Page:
Rio exemplifies bang for the buck
Article by Justin Pritchard,
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Sunday, June 17, 2012
Among many other things, the 2012 Kia Rio
is a bit of rolling proof that owning a small car doesn't have to be a great big buzz-kill. Small cars are big business in Canada, and shoppers are more educated and passionate than ever. Owning a fuel-efficient compact no longer means settling for a four-wheeled appliance that surrounds occupants with nasty grey plastic. Drivers want small cars they can show off - even if they're practical and don't have enough horsepower to vaporize a set of tires.
designers and product planners are aware of this.
First impressions? There are more aggressive and meaner looking rides in the price range, but the tested 2012 Kia Rio
Sedan checked all the right boxes as a slightly sporty and upscale looking little machine. It's got big wheels, LED headlight accents, dual exhaust outlets and fog lamps, all adding a bit of flair.
It's inside where potential shoppers are likely to fall in love. Breaking from the norm with cheap vehicles, the tester featured such things as contrasting colours, different textures and soft-touch surfaces.
There's also contrasting stitching on the heated leather seats, sport pedals, and a modern, depthy and three-dimensional look. Rio
is cheap but well-dressed with a cabin that hits above its weight and could teach many an affordable car a lesson.
Drivers also get adult-friendly rear seats that fold as needed, proper cupholders, and an above-average level of at-hand storage for their wallet, change, cell phone and Tic Tacs. Also fitted were plugs to connect and recharge multimedia goodies or phones, and steering-wheel-mounted controls to work them.
There's room enough for four adults on a road trip, and a deep, large trunk rounds out the package.
It's inside where potential shoppers are likely to fall in love.
Loaded for less than $22,000
The loaded tester also got a full driver computer with fuel economy readouts, automatic lights, automatic climate control and keyless, push-button start.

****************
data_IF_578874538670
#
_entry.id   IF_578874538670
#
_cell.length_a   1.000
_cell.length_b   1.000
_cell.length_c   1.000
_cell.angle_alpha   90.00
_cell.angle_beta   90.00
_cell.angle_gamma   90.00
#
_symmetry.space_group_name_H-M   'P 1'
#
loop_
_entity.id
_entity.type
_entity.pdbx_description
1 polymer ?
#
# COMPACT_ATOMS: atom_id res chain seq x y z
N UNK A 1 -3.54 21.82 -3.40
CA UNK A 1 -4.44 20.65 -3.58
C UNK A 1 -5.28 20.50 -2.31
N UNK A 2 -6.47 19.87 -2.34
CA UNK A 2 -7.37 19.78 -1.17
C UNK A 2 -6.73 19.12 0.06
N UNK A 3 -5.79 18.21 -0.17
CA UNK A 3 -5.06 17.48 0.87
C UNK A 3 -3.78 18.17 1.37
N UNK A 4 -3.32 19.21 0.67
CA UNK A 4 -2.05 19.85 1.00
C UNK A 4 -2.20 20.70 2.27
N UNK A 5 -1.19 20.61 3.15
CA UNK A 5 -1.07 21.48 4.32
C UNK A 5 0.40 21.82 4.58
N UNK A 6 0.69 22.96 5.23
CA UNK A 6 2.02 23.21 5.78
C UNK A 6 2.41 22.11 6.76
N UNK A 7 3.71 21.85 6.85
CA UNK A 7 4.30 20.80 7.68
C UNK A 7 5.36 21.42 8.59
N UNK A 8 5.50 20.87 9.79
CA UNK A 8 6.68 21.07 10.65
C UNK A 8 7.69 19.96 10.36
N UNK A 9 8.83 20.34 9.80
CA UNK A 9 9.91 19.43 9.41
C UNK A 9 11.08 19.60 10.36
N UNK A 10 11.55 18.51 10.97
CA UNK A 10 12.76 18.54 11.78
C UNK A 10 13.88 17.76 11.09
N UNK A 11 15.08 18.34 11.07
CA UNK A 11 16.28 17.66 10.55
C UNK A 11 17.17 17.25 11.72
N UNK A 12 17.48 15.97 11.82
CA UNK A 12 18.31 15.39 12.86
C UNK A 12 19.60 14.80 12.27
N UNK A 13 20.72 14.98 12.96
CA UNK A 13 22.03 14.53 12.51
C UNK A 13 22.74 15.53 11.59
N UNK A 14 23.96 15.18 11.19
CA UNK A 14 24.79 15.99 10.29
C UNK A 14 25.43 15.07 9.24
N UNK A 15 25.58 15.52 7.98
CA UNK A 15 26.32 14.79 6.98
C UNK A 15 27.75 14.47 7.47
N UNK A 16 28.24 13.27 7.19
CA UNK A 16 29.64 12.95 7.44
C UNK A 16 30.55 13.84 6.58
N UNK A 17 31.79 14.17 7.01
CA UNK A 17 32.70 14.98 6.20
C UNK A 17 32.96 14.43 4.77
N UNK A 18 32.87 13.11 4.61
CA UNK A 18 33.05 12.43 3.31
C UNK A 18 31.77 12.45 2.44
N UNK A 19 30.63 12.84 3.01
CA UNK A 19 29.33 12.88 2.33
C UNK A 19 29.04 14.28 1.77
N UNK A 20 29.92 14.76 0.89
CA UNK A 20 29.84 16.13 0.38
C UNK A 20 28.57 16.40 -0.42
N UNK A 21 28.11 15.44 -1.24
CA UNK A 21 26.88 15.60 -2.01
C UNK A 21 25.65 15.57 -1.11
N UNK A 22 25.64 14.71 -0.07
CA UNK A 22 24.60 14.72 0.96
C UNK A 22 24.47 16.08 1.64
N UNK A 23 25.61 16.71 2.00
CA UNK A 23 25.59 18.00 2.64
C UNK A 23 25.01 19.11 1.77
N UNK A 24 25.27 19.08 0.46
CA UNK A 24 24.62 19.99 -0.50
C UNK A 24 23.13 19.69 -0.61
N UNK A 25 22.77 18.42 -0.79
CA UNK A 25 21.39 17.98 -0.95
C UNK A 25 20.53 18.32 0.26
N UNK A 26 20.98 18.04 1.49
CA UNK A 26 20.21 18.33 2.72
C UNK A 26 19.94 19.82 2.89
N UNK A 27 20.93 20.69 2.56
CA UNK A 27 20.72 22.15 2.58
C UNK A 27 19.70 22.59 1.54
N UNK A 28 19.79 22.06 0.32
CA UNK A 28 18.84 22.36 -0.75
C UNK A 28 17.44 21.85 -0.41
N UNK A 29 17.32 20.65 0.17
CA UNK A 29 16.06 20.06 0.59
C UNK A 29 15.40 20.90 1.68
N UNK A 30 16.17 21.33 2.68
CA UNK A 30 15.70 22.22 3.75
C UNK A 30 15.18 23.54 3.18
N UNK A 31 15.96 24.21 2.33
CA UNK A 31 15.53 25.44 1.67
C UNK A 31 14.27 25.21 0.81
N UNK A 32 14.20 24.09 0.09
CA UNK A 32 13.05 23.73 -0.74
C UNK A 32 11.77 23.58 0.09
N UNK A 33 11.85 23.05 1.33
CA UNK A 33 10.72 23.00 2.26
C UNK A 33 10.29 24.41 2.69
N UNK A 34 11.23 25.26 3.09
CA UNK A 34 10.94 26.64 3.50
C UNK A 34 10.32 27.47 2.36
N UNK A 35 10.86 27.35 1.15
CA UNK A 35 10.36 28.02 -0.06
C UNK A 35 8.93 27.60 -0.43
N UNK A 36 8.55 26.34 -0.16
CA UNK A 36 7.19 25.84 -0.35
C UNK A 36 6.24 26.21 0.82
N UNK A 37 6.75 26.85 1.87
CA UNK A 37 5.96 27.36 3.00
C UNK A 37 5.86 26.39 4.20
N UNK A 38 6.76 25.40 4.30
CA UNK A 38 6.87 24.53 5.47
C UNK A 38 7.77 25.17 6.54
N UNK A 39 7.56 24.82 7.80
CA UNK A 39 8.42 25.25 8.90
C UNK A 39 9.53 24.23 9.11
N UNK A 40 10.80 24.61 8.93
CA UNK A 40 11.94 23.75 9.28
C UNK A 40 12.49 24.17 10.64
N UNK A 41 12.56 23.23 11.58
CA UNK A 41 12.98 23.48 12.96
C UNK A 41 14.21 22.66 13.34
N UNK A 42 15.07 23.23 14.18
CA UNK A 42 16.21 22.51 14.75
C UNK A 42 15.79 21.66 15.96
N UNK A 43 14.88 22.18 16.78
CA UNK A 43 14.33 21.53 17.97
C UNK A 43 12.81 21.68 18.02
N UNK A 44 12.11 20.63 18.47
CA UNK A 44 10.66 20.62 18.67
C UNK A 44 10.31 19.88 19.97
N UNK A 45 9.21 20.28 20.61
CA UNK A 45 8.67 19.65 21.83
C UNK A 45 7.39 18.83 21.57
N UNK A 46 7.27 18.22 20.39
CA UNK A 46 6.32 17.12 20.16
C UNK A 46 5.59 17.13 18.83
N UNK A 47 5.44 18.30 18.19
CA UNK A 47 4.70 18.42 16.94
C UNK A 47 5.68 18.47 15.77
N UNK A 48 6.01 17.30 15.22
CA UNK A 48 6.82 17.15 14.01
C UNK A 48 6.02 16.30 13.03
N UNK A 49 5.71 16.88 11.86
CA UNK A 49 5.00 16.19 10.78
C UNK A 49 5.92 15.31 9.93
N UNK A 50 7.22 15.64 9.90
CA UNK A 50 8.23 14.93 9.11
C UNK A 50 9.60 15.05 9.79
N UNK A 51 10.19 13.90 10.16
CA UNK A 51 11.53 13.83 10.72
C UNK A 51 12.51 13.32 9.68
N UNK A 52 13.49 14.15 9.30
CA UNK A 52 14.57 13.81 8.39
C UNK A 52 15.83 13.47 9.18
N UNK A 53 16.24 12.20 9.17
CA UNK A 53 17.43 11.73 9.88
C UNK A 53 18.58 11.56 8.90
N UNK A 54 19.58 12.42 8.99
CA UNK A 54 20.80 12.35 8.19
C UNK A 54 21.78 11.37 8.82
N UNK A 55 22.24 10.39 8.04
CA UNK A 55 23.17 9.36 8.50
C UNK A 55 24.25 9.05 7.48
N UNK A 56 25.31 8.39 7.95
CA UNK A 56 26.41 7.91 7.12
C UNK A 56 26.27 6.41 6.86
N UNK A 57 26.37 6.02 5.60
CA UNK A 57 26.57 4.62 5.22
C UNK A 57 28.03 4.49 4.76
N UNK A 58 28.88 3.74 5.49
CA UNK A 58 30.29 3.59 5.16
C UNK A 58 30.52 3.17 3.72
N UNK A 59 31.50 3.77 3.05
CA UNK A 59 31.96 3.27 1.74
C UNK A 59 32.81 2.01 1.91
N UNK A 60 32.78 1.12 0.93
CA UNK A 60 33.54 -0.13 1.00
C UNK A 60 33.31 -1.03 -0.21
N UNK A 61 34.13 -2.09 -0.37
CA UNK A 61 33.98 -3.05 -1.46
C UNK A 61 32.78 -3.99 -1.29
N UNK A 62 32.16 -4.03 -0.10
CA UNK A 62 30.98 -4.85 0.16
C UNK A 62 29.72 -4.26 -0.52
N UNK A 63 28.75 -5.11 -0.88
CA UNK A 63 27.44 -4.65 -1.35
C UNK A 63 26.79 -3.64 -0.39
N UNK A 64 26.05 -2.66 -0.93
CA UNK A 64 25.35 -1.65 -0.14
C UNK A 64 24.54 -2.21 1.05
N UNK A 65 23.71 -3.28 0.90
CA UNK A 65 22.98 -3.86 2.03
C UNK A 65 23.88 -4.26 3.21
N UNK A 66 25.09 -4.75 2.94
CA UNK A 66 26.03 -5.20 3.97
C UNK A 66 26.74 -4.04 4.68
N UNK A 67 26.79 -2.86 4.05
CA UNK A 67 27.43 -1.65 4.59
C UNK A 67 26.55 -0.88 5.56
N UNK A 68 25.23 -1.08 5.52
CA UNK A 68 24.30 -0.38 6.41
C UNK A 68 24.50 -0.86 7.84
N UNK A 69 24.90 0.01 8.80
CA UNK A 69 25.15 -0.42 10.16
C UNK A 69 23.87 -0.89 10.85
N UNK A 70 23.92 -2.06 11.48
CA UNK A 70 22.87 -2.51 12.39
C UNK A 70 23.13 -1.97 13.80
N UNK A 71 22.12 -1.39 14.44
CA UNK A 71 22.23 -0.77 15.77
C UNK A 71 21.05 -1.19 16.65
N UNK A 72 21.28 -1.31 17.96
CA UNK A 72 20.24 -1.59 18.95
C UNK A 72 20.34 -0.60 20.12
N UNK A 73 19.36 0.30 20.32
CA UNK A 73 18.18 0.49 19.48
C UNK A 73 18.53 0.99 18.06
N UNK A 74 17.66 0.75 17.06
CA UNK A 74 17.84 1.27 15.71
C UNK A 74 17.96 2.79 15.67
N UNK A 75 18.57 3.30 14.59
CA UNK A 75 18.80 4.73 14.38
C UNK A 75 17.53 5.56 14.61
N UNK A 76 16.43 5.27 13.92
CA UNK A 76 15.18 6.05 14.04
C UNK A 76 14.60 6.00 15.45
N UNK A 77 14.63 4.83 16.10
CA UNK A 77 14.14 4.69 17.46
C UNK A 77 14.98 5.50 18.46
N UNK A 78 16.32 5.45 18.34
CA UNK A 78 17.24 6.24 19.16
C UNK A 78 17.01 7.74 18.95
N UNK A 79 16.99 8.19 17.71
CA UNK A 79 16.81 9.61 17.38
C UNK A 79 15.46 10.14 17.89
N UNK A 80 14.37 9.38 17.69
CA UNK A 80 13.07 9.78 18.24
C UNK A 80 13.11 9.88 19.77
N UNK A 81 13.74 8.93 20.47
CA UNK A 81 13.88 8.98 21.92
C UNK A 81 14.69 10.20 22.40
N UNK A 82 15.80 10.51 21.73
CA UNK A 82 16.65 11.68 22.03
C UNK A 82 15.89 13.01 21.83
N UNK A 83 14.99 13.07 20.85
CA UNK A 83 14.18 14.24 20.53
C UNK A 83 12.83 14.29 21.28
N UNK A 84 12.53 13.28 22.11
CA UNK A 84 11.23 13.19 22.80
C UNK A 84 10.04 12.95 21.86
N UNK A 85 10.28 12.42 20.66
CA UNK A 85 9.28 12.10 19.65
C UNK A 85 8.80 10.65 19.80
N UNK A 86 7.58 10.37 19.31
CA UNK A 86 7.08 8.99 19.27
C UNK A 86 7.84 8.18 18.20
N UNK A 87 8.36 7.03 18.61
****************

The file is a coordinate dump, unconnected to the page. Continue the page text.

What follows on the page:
A backup camera helps prevent running stuff over, satellite navigation keeps things on course, and Bluetooth streaming audio and a heated steering wheel dial up convenience and comfort.
The last car I drove with the latter few features together was an Audi that cost as much as my house. But opt for the fully loaded Rio SX at about $21,700 including the navigation package, and these advanced features are all tossed in.
A backup camera helps prevent running stuff over.
And the good stuff isn't all in the cabin, either. Rio's 1.6L four-cylinder engine uses Gasoline Direct Injection technology for maximum energy extraction from every molecule of fuel it burns. Automakers around the world have been using this technology for a while, but Kia's
one of the first to make it available on the cheap.
There's even a driver selectable 'Active Eco' system that numbs the throttle and lowers the transmission shift points to help save fuel at the expense of a little responsiveness.
Jam on it, and performance is modest but adequate. The Rio's
new powerplant reserves plenty of pull for higher revs where the engine can sound harsh and strained, but overall performance is decent.
My 3,500-km test included lots of zippy highway driving and pegged observed mileage at 7.4L/100km. That's respectable in the hands of my lead foot.
Rio's 1.6L four-cylinder engine uses Gasoline Direct Injection technology for maximum energy extraction from every molecule of fuel it burns.
This won't shock anyone, but Rio
isn't a machine engineered to set the driving enthusiast's soul on fire. It drives as well as it needs to, but dynamics aren't the priority. The 6-speed automatic is gentle and shifts cleanly, the brakes bite well, and steering is light and slightly sporty, albeit a little vague thanks to the electric assist.
Wind and road noise were kept down fairly well, adding to an upscale driving experience. The suspension is softly sporty, not too mushy and not too harsh. The tester's big wheels didn't do the ride quality any favours on rougher surfaces, though.
A value leader
Functionality, value and upscale styling are likely the biggest draws here. The Rio
boasts one of the best cabins in its price range, blended with one of the most comprehensive features lists in its price range. And it's got more fuel-saving technology under the hood than virtually anything on this side of 30 grand.
Functionality, value and upscale styling are likely the biggest draws here.
I'm cheap. I wear clothes two days in a row, shop at Wal-Mart and use a ruler to squeeze every drop of toothpaste out of the tube. My favorite restaurant has a $1.99 menu.
So, that makes me value-conscious, I think. And that's probably why I related so well to the little Rio.
I guessed the price of my assigned tester a few thousand more than it actually was. And I'm usually pretty good at guessing a car's price. All said, when it comes to getting a lot for not that much, Rio makes a lot of sense.